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NTSB report on Watsonville mid-air plane crash shows pilots' futile attempts to avoid collision

Veteran aviation instructor discusses fatal Watsonville plane crash
Veteran aviation instructor discusses fatal Watsonville plane crash 04:43

WATSONVILLE -- A preliminary report on last month's fatal crash involving two small planes in Watsonville released Thursday indicates the pilots attempted various times to announce their positions and approaches to the airport before ultimately colliding in mid-air.

The report by the National Transportation Safety Board (NTSB) relied on recorded position data broadcast by the planes, recorded radio transmissions between the pilots, and information from witnesses to the crash, including one who was flying above the planes at the time of the collision.

NTSB investigators reported that one plane, a Cessna 152, was practicing "touch-and-go landings" at the Watsonville Municipal Airport when a larger and more powerful twin-engine Cessna 340 approached the airport. The airport does not have a control tower.

The report said the Cessna 340 pilot reported that he was 10 miles out and planned to descend for a straight-in approach to the runway from the northeast. About one minute later, the Cessna 152 pilot reported he was on the crosswind leg perpendicular to the extended takeoff line of the same runway; shortly after, he reported he was on the downwind leg of the runway after a 90-degree turn to the left and toward the direction of the approaching Cessna 340.

The Cessna 340 reported two more times of his straight-in approach to runway 20, saying he was three miles out and then one mile out, according to the report. He also stated that he was looking for the Cessna 152 on his left.

The final radio transmissions between the pilots follow:

Cessna 340: "Watsonville-area traffic twin Cessna. 740. One mile straight in. 2-0. Full stop. Looking for traffic on left base."

Cessna 152: "I see you're behind me ... Gonna go around then. Because you're coming at me pretty quick, man."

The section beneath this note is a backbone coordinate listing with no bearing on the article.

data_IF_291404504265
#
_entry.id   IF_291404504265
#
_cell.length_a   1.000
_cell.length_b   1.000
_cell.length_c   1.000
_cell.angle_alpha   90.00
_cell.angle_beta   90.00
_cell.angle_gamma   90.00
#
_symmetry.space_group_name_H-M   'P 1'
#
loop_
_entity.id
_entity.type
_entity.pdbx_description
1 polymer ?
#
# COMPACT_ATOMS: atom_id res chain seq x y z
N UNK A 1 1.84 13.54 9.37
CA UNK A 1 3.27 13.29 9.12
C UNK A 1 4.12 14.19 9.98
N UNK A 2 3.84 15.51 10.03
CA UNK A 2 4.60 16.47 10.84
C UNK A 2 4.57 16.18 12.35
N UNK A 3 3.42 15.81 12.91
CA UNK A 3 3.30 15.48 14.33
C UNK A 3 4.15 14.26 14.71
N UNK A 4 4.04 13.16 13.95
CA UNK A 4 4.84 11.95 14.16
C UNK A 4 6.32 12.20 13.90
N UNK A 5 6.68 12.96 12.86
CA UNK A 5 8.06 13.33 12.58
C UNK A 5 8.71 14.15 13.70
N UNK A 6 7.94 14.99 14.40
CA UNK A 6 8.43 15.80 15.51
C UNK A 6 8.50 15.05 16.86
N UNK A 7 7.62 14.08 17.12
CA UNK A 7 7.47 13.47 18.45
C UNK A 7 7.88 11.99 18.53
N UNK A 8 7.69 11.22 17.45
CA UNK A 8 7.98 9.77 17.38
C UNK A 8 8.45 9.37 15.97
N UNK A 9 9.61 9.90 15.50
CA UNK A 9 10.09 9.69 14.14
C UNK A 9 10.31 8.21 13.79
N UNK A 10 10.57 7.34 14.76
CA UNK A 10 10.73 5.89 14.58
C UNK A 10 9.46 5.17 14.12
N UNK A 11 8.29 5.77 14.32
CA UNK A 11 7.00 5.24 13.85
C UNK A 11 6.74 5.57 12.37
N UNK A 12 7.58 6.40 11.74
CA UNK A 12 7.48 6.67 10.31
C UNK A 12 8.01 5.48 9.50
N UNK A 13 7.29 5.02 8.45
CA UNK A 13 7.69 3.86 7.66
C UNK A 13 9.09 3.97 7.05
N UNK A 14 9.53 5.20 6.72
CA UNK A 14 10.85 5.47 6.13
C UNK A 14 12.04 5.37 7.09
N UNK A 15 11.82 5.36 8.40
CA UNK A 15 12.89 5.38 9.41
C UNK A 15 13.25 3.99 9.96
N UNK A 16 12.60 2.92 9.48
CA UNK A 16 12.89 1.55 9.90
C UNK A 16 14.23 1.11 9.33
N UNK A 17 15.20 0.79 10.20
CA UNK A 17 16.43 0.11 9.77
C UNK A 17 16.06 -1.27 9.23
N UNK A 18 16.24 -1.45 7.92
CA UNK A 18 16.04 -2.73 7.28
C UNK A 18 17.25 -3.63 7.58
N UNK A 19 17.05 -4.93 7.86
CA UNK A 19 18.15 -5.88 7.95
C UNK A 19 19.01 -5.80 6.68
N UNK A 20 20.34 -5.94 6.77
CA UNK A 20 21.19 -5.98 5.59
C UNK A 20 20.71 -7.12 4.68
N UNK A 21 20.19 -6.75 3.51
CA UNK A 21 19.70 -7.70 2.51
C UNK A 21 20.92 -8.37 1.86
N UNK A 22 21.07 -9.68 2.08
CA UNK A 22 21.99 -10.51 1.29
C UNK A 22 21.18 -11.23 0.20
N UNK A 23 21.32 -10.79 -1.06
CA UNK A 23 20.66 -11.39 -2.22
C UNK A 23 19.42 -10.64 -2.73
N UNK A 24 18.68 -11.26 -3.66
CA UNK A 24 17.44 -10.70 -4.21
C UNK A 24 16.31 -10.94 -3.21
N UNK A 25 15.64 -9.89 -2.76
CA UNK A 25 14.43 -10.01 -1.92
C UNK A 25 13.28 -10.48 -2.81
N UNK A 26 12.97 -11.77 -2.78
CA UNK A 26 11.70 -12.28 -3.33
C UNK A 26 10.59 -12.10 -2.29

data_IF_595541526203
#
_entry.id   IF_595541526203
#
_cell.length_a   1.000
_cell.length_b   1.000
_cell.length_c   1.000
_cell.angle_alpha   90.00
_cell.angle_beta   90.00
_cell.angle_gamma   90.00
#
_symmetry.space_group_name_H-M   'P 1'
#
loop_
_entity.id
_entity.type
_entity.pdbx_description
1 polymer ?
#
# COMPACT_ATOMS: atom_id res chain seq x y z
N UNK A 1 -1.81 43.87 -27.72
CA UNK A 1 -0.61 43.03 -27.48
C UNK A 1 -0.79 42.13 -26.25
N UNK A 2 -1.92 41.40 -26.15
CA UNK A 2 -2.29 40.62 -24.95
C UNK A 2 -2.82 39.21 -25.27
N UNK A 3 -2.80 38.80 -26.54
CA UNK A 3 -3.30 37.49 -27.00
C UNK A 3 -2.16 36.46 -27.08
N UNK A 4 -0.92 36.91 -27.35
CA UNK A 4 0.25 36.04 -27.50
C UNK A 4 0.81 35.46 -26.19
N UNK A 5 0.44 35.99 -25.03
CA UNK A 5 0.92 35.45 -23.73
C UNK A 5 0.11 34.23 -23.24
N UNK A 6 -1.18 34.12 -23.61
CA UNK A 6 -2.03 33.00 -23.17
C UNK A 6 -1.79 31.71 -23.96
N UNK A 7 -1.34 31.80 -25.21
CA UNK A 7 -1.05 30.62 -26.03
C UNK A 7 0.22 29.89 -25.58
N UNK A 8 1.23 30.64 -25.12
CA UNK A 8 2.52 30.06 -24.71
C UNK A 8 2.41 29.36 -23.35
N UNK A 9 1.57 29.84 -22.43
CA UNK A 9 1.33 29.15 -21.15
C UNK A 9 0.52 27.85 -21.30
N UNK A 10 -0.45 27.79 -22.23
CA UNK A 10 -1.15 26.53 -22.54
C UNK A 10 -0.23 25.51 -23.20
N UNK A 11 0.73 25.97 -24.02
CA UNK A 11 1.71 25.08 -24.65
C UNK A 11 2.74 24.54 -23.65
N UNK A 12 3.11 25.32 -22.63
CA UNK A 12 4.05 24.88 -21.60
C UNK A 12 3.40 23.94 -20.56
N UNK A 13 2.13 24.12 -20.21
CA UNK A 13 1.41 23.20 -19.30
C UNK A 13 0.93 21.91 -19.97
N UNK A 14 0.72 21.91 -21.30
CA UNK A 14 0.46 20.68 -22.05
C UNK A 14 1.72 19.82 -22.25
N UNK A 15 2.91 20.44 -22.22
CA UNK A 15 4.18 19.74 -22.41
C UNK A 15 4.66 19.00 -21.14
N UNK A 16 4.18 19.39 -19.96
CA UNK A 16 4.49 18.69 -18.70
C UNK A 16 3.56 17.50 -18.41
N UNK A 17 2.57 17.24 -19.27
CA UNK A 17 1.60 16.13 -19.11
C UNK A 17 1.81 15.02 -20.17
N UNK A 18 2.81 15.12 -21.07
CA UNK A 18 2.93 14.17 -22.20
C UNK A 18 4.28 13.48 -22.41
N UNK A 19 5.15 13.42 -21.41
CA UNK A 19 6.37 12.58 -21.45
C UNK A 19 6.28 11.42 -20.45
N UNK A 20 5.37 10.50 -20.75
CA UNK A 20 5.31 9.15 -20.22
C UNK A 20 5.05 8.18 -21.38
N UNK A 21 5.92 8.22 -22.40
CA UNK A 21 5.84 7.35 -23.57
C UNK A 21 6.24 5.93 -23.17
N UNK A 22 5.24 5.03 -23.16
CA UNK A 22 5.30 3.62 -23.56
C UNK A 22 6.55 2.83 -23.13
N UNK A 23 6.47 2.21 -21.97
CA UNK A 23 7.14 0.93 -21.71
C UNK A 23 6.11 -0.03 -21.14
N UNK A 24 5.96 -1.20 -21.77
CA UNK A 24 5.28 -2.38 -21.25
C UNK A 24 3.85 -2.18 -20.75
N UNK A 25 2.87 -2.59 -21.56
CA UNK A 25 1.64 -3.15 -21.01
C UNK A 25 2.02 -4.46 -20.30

The NTSB report included the eyewitness account of a pilot flying overhead of the airport at 1,300 feet when he heard the two pilots speaking on the common radio channel. That pilot focused his attention on the final approach path of the Cessna 340 and observed it "on the Cessna 152's tail." 

The pilot overhead then saw the Cessna 340 bank to the right, its left wing striking the Cessna 152, and both planes plummeting to the ground. The report also included information from another witness who took a photo of the two planes just before they collided.

Photo from a witness shows two planes just before they collide on approach to Watsonville Municipal Airport, August 18, 2022.   NTSB

The collision separated the Cessna 152's left wing, left horizontal stabilizer and elevator from the aircraft, the report said. One witness said Cessna 152 immediately plummeted to the ground with most of the wreckage coming to rest about 1,200 feet northeast of the approach end of runway 20. The Cessna 340 continued to fly for a bit but eventually smashed into a hanger on the southeast side of the airport.

 A view of the two airplanes' flight tracking data and collision area. NTSB

Veteran flight instructor Orhan Baser told KPIX 5 he knows the Watsonville airport very well and that the crash likely could have been avoided.

"I heard one was coming in straight in there," said Baser. "We don't come in straight in there at a non-towered airport. We check out. We get into a traffic pattern, check the other traffic, and then go to the final."

Baser said it is critical at airports without a tower for pilots to frequently broadcast their position and planned approach to everyone on the frequency

"What leg you are. How far you are. What's your intention?" How are you going to come to the airport? Fly over, turn left or right," said Baser. "For every leg, we communicate and others hear that."

The Santa Cruz County Sheriff-Coroner's Office identified the victim from the Cessna 340 as Carl Kruppa, 75, and Nannette Plett-Kruppa, 67, of Winton, California. The Cessna 152 pilot was identified as Stuart Camenson, 32, of Santa Cruz.

No one on the ground was injured. The airport has four runways and is home to more than 300 aircraft, according to its website. It handles more than 55,000 operations a year and is used often for recreational planes and agriculture businesses.   

A final NTSB report on the crash was pending.

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